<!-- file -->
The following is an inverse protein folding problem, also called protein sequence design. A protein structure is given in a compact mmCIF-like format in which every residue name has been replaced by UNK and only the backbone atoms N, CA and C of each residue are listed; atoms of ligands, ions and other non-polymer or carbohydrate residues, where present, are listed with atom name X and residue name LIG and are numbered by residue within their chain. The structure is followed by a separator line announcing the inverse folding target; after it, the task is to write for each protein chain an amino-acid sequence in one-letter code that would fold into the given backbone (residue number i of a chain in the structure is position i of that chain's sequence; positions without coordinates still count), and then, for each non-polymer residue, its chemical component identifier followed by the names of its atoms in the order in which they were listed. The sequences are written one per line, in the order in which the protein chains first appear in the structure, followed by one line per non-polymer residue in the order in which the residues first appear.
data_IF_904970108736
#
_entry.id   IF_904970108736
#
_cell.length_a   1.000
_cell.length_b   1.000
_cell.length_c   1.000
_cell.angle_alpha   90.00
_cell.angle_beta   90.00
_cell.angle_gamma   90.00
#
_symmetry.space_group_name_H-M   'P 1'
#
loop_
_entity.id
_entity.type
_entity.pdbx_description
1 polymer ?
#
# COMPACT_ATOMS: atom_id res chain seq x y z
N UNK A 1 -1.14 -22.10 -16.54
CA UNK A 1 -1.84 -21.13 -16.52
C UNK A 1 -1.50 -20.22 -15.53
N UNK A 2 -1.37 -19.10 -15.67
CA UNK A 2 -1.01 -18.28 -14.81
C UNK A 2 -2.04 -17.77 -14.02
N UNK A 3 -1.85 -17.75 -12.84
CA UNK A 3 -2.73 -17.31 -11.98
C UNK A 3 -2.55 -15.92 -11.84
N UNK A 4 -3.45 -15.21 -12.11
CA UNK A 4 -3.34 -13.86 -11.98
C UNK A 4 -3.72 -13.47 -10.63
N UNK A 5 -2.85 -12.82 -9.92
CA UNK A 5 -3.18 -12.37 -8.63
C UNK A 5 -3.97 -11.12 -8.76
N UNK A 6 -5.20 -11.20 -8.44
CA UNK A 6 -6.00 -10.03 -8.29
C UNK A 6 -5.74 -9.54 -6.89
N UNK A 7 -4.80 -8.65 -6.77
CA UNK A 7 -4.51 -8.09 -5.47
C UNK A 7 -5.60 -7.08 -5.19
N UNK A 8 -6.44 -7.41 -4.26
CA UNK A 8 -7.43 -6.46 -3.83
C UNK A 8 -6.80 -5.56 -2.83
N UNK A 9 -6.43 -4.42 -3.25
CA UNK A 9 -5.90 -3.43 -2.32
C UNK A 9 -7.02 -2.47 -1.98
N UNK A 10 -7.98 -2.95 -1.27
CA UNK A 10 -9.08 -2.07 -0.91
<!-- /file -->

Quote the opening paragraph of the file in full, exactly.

The following is an inverse protein folding problem, also called protein sequence design. A protein structure is given in a compact mmCIF-like format in which every residue name has been replaced by UNK and only the backbone atoms N, CA and C of each residue are listed; atoms of ligands, ions and other non-polymer or carbohydrate residues, where present, are listed with atom name X and residue name LIG and are numbered by residue within their chain. The structure is followed by a separator line announcing the inverse folding target; after it, the task is to write for each protein chain an amino-acid sequence in one-letter code that would fold into the given backbone (residue number i of a chain in the structure is position i of that chain's sequence; positions without coordinates still count), and then, for each non-polymer residue, its chemical component identifier followed by the names of its atoms in the order in which they were listed. The sequences are written one per line, in the order in which the protein chains first appear in the structure, followed by one line per non-polymer residue in the order in which the residues first appear.